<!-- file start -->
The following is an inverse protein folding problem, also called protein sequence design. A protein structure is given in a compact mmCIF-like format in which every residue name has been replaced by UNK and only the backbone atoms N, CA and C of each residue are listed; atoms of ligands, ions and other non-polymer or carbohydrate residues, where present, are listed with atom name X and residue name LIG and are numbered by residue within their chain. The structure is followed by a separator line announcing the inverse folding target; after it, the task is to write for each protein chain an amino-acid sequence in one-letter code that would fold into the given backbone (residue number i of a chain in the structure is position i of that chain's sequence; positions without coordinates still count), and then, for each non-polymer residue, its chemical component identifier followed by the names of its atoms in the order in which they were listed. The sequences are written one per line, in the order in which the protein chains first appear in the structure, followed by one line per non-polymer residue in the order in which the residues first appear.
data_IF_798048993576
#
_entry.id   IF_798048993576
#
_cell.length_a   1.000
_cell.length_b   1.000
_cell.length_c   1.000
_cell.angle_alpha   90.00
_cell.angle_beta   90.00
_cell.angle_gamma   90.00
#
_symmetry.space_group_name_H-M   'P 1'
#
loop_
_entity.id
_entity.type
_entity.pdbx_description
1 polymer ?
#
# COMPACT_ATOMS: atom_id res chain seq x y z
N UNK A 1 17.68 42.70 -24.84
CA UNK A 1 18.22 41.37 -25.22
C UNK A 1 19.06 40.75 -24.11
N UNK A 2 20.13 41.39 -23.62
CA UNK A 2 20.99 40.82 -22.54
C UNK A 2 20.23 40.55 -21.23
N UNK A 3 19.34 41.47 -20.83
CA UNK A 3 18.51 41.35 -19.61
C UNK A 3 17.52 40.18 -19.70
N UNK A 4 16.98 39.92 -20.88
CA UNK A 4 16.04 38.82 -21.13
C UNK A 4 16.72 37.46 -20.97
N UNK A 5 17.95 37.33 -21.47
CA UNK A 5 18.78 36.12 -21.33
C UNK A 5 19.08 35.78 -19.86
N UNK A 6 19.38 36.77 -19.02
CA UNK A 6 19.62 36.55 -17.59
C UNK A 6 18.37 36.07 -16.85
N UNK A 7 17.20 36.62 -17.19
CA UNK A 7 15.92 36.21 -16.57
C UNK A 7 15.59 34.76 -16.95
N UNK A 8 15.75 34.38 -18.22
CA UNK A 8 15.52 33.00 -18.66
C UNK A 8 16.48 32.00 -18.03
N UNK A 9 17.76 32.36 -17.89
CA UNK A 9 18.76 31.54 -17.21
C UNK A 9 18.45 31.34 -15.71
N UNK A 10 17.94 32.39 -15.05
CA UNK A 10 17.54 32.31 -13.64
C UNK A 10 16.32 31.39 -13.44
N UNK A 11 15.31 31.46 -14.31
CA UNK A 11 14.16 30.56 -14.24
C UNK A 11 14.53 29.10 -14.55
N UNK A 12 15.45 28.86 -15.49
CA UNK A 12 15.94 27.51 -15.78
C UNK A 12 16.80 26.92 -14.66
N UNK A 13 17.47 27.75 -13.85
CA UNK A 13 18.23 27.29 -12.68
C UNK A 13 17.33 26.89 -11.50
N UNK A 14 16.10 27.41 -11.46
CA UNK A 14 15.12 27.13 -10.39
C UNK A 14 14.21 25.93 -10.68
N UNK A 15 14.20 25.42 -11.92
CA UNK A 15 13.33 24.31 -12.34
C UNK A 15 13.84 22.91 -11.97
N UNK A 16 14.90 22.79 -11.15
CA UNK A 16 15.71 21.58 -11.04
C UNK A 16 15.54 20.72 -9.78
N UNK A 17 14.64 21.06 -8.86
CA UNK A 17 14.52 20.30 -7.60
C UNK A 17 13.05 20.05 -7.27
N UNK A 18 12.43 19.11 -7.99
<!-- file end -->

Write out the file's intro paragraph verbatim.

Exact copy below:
The following is an inverse protein folding problem, also called protein sequence design. A protein structure is given in a compact mmCIF-like format in which every residue name has been replaced by UNK and only the backbone atoms N, CA and C of each residue are listed; atoms of ligands, ions and other non-polymer or carbohydrate residues, where present, are listed with atom name X and residue name LIG and are numbered by residue within their chain. The structure is followed by a separator line announcing the inverse folding target; after it, the task is to write for each protein chain an amino-acid sequence in one-letter code that would fold into the given backbone (residue number i of a chain in the structure is position i of that chain's sequence; positions without coordinates still count), and then, for each non-polymer residue, its chemical component identifier followed by the names of its atoms in the order in which they were listed. The sequences are written one per line, in the order in which the protein chains first appear in the structure, followed by one line per non-polymer residue in the order in which the residues first appear.